Concept Testing: What You’re Doing Wrong & 5 Ways to Do It Better

I’ll start with why you should conduct concept testing and why it’s so important to the user experience at an early stage. Concept testing helps break through the bottlenecks in your creative/problem-solving process — settling design debates faster, making changes more quickly (and more affordably), and building a culture of awareness and improvement. It can be applied to many design realms, whether you’re working on a new product concept, website redesign, landing page, paid advertising banner, or social media campaign.

So, how do you conduct concept testing that gets results? Thanks to modern technology, you don’t have to host an expensive focus group or time-consuming, one-on-one interviews. There are millions of online services to help you get quantitative results in a just few days. Below, I’ve outlined five key steps to help beginners get it right.

1. Write down your hypothesis and plan

That is, describe the project. First, ask why you’re conducting this test anyway and what, exactly, it is you want to test. Nesting the whole plan helps you scale everything down to the details so you don’t miss a thing.

2. Find the right the methodology: 5 common approaches

1.Preference testing (A/B testing): Display two designs to learn which version appeals more to testers. These should primarily focus on the visual layout and copy.

2.Click testing: Usually, this is used to find out which CTA people consider most dominating. I also find it interesting to have testers compare our ads with competitors’ to see who wins with the highest click rate.

5.Navigation testing (flow test): This test is a good way to double check the website’s breadcrumbs. Check the use flow by instructing people to complete a specific task.

4.Five-second Q&A testing: This determines the right tone and feel for the imagery on a landing page or ad. It also lets you know if users can grasp the main point quickly.

5.Full Q&A testing: Users go through the same Q&A test as in the five-second one, but they’re given more time to digest and reflect upon the information. These are particularly useful with product interfaces or a multilayered, context-heavy webpage.

Besides, here are two tips:

Employ a univariate controlled trial throughout an individual or series of testing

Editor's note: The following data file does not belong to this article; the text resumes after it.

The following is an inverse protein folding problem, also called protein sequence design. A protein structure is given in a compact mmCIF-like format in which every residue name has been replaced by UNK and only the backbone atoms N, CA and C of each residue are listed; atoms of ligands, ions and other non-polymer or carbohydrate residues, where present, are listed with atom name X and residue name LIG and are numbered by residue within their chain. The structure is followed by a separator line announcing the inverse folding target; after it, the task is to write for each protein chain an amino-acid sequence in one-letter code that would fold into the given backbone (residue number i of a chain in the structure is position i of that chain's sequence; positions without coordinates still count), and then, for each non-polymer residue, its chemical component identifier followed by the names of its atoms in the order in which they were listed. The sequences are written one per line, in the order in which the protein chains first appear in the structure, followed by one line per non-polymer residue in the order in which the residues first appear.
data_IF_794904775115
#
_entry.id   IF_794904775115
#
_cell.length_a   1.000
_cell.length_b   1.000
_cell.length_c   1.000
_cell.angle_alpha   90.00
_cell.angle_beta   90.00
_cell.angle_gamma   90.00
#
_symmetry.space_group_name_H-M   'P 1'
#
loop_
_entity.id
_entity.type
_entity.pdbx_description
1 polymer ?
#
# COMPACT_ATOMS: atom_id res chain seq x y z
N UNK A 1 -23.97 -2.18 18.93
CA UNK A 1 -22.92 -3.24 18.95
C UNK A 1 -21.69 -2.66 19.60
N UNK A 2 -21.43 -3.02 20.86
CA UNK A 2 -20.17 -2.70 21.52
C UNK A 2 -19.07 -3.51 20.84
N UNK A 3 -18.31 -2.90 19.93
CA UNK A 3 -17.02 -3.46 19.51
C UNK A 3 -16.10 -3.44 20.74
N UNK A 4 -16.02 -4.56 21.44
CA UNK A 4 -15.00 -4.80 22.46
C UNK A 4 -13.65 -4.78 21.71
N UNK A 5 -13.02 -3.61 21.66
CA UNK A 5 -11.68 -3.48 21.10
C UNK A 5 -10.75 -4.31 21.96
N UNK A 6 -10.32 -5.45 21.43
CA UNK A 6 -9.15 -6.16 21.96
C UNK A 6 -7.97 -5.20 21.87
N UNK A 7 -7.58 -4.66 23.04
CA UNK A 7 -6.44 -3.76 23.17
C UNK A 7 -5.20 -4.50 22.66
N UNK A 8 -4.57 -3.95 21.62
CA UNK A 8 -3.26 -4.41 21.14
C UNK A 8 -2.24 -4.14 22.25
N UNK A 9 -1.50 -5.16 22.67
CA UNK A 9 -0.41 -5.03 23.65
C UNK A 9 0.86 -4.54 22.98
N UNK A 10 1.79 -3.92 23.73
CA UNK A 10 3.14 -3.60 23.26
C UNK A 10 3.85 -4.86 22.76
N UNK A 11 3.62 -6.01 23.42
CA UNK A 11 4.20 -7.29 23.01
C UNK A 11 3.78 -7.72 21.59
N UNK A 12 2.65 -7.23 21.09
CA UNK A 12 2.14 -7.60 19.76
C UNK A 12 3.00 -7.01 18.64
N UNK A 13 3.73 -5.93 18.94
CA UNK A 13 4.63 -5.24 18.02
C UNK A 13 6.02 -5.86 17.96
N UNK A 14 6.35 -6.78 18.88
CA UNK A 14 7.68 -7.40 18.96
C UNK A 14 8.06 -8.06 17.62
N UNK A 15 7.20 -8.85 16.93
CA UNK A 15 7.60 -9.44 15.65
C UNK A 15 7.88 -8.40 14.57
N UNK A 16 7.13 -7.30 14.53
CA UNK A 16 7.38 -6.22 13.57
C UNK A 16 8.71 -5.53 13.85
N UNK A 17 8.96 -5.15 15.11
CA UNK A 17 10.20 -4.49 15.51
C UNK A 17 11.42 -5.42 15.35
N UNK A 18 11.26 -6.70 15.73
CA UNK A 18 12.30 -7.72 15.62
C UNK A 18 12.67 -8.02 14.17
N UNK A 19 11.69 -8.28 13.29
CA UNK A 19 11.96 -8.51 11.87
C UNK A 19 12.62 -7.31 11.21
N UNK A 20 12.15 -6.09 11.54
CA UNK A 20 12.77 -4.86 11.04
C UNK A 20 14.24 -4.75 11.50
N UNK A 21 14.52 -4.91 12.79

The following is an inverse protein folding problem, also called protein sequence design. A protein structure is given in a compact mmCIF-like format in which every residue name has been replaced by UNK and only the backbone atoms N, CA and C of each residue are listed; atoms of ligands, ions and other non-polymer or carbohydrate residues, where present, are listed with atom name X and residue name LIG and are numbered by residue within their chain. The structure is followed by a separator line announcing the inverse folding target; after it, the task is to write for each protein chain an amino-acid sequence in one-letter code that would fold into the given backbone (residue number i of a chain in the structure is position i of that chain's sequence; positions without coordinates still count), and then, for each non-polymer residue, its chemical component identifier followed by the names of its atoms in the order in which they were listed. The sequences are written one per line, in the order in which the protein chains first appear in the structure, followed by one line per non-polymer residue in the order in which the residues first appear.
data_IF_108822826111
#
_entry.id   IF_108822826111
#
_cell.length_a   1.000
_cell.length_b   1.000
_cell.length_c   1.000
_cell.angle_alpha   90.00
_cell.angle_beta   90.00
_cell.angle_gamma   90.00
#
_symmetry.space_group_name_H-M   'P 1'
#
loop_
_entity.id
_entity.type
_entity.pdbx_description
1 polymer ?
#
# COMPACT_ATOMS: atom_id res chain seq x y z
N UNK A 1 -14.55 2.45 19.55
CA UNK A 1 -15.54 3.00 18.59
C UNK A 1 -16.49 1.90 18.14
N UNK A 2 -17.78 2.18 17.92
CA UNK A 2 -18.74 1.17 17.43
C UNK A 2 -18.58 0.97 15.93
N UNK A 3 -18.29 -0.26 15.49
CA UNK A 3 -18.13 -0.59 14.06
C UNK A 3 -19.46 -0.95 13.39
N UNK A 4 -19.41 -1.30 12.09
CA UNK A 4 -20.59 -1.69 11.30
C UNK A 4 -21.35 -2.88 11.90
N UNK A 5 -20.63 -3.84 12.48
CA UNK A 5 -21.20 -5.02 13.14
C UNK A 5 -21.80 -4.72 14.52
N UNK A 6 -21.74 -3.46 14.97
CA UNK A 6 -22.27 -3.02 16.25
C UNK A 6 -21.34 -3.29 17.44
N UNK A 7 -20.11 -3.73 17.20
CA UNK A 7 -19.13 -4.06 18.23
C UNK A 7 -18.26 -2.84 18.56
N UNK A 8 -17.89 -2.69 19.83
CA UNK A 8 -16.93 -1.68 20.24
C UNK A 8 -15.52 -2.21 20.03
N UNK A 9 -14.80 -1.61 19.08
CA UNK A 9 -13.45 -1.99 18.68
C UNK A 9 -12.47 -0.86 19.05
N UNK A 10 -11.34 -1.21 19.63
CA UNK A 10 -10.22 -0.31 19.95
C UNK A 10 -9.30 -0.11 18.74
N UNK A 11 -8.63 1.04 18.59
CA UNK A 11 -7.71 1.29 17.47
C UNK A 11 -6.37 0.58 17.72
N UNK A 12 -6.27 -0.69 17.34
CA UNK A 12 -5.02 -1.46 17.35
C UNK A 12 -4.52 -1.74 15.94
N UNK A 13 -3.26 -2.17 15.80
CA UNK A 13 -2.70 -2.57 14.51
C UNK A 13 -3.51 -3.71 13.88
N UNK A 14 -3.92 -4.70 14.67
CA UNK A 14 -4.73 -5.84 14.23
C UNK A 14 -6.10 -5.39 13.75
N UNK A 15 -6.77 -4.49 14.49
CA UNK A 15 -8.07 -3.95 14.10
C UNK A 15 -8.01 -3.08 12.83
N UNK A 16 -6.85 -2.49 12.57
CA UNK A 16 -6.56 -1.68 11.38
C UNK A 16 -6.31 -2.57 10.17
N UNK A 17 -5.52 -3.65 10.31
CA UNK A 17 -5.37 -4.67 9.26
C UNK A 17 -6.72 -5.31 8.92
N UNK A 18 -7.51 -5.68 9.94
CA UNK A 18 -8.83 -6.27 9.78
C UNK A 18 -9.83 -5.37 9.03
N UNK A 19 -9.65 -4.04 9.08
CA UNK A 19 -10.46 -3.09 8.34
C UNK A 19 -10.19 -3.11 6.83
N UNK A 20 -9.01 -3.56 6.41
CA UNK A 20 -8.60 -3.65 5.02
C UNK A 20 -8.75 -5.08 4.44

By using a univariate control, you can focus on the most important elements of your layout and accentuate key features or differences. Though UX greatly emphasizes information architecture, wireframes, and prototyping, a hi-fi wireframe layout is critical to concept testing. On the other hand, you should also focus on the primary differences to create as little confusion as possible. Fade out or cut down on images for clarity and use “lorem ipsum” if you’re not testing for content at this stage.

Set up appropriate versions

Just like in traditional A/B testing, it’s also important to set up variables for concept testing, so we can see how the two versions perform differently. Never wait to test the variation until you’ve tested the control: Always test both simultaneously. That is, if you test one version one week and the second the next, you’re doing it wrong. It’s possible that the version that performed better is actually the weaker one, but you just happened to have better sales during the trial. Always split traffic between two versions during the same time period.

3. Use testers that are similar to your target audience and give them all necessary information and what you expect them to do

If possible, send tests directly to clients you’ve worked with before or to coworkers in other departments who have the right amount of information to be suitable testers. If resources are limited and you need to test on outsiders, give them the relevant information about the product or service to help them get into the mindset of your potential users and fully understand the purpose of your project. And, if you’re testing responsiveness on mobile, include the browser window for the device, so the user doesn’t mistake it for a native mobile app.